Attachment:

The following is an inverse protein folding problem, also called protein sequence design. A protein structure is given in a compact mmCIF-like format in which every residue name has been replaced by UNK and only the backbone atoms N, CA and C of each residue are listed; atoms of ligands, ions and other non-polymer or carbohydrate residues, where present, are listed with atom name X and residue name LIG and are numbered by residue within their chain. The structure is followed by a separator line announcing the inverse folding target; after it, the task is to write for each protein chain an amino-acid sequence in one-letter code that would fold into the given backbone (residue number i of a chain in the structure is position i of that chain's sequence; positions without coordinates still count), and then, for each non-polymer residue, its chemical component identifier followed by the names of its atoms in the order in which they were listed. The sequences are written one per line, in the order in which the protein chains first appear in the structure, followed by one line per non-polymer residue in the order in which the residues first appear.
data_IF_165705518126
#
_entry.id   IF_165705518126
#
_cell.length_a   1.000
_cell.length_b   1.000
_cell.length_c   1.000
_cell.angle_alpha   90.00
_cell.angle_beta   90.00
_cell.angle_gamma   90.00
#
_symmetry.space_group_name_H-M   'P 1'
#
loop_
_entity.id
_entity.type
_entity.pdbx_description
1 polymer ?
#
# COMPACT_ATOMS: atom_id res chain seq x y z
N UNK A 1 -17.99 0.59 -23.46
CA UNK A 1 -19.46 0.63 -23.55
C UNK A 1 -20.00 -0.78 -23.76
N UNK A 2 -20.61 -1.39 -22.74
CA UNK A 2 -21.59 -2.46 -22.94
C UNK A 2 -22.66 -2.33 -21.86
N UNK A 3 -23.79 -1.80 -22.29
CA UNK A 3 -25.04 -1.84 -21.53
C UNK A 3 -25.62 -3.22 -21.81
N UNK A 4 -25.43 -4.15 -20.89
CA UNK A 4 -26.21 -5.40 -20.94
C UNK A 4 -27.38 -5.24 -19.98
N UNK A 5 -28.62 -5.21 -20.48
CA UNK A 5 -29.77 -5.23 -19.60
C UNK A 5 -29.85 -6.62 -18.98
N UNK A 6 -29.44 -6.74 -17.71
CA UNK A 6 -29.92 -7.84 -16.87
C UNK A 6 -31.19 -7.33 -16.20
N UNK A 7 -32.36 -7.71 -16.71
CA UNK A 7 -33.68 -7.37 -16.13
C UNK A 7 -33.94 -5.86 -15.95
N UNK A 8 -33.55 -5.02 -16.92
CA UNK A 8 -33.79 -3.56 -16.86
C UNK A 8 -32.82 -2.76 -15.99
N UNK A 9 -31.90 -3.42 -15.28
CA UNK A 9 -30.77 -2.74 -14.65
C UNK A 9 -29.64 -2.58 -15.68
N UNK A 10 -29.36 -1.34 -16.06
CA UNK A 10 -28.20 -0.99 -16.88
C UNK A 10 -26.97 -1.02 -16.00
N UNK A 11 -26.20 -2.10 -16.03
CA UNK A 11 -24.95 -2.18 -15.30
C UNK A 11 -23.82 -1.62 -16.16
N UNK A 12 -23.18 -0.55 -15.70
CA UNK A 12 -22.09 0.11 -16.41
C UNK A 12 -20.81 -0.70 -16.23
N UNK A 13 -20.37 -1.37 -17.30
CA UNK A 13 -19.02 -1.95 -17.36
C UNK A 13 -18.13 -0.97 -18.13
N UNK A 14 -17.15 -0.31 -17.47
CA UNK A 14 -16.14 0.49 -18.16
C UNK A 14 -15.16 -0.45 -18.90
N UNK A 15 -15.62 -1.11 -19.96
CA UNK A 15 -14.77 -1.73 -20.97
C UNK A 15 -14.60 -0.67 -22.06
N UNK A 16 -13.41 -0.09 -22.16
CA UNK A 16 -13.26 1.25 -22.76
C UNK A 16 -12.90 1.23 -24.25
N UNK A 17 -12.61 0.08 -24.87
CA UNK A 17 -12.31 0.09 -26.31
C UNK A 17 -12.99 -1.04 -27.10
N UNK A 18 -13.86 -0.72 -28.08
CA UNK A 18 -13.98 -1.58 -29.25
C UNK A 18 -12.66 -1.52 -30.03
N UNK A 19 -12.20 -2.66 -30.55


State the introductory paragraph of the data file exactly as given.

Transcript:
The following is an inverse protein folding problem, also called protein sequence design. A protein structure is given in a compact mmCIF-like format in which every residue name has been replaced by UNK and only the backbone atoms N, CA and C of each residue are listed; atoms of ligands, ions and other non-polymer or carbohydrate residues, where present, are listed with atom name X and residue name LIG and are numbered by residue within their chain. The structure is followed by a separator line announcing the inverse folding target; after it, the task is to write for each protein chain an amino-acid sequence in one-letter code that would fold into the given backbone (residue number i of a chain in the structure is position i of that chain's sequence; positions without coordinates still count), and then, for each non-polymer residue, its chemical component identifier followed by the names of its atoms in the order in which they were listed. The sequences are written one per line, in the order in which the protein chains first appear in the structure, followed by one line per non-polymer residue in the order in which the residues first appear.